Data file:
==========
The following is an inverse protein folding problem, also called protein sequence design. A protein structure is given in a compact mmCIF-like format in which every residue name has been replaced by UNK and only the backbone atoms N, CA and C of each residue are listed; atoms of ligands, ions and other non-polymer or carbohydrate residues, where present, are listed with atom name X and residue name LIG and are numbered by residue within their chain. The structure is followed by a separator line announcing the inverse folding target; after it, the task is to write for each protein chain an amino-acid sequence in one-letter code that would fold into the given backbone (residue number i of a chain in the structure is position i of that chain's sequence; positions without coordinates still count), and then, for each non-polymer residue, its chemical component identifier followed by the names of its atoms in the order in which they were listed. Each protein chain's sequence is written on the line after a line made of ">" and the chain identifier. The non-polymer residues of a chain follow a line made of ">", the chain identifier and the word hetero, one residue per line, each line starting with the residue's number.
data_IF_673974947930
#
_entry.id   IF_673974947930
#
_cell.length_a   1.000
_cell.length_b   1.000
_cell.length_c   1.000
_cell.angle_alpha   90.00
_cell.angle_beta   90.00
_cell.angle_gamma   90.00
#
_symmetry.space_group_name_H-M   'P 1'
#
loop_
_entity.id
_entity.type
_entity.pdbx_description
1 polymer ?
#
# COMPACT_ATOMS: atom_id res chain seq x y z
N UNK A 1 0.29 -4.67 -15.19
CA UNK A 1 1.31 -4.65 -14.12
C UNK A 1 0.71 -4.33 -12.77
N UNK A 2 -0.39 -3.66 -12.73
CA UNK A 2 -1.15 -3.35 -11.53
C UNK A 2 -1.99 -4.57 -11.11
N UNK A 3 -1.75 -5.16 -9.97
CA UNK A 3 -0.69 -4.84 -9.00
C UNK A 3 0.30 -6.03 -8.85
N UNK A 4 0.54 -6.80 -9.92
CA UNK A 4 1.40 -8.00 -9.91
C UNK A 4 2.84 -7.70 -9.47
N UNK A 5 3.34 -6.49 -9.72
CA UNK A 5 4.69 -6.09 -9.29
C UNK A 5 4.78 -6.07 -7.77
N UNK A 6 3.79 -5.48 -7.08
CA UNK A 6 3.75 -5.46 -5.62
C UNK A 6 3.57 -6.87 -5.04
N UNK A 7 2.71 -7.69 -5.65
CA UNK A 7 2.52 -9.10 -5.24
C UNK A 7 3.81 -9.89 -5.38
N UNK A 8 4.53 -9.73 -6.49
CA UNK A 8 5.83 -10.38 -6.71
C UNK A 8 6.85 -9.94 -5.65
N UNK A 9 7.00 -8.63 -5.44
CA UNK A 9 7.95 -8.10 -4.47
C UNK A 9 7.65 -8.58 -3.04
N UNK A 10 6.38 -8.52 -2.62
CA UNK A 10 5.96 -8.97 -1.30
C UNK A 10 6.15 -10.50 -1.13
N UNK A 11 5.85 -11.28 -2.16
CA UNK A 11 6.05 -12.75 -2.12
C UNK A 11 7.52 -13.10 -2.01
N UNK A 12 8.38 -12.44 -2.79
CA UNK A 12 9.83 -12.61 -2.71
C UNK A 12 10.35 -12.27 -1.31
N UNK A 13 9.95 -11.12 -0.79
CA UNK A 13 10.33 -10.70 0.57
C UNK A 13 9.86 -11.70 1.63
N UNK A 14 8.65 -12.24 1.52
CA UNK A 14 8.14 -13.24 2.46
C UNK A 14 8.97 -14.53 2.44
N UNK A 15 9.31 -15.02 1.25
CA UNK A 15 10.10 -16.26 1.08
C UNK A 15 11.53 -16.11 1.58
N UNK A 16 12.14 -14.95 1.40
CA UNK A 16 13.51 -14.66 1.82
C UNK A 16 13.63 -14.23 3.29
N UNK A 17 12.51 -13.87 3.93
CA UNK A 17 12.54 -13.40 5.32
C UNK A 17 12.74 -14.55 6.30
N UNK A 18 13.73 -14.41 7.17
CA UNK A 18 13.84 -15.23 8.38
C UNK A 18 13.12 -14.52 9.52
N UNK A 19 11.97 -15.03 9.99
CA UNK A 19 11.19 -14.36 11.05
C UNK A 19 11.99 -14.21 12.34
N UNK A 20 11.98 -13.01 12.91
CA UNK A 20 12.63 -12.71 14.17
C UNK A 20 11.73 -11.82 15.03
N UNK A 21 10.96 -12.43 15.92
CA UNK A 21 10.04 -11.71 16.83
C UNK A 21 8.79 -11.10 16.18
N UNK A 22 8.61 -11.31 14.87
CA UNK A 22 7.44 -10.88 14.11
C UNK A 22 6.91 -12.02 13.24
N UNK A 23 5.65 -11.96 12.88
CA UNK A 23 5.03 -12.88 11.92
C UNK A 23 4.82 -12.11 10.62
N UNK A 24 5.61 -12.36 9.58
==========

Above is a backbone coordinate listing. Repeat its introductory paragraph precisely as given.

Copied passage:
The following is an inverse protein folding problem, also called protein sequence design. A protein structure is given in a compact mmCIF-like format in which every residue name has been replaced by UNK and only the backbone atoms N, CA and C of each residue are listed; atoms of ligands, ions and other non-polymer or carbohydrate residues, where present, are listed with atom name X and residue name LIG and are numbered by residue within their chain. The structure is followed by a separator line announcing the inverse folding target; after it, the task is to write for each protein chain an amino-acid sequence in one-letter code that would fold into the given backbone (residue number i of a chain in the structure is position i of that chain's sequence; positions without coordinates still count), and then, for each non-polymer residue, its chemical component identifier followed by the names of its atoms in the order in which they were listed. Each protein chain's sequence is written on the line after a line made of ">" and the chain identifier. The non-polymer residues of a chain follow a line made of ">", the chain identifier and the word hetero, one residue per line, each line starting with the residue's number.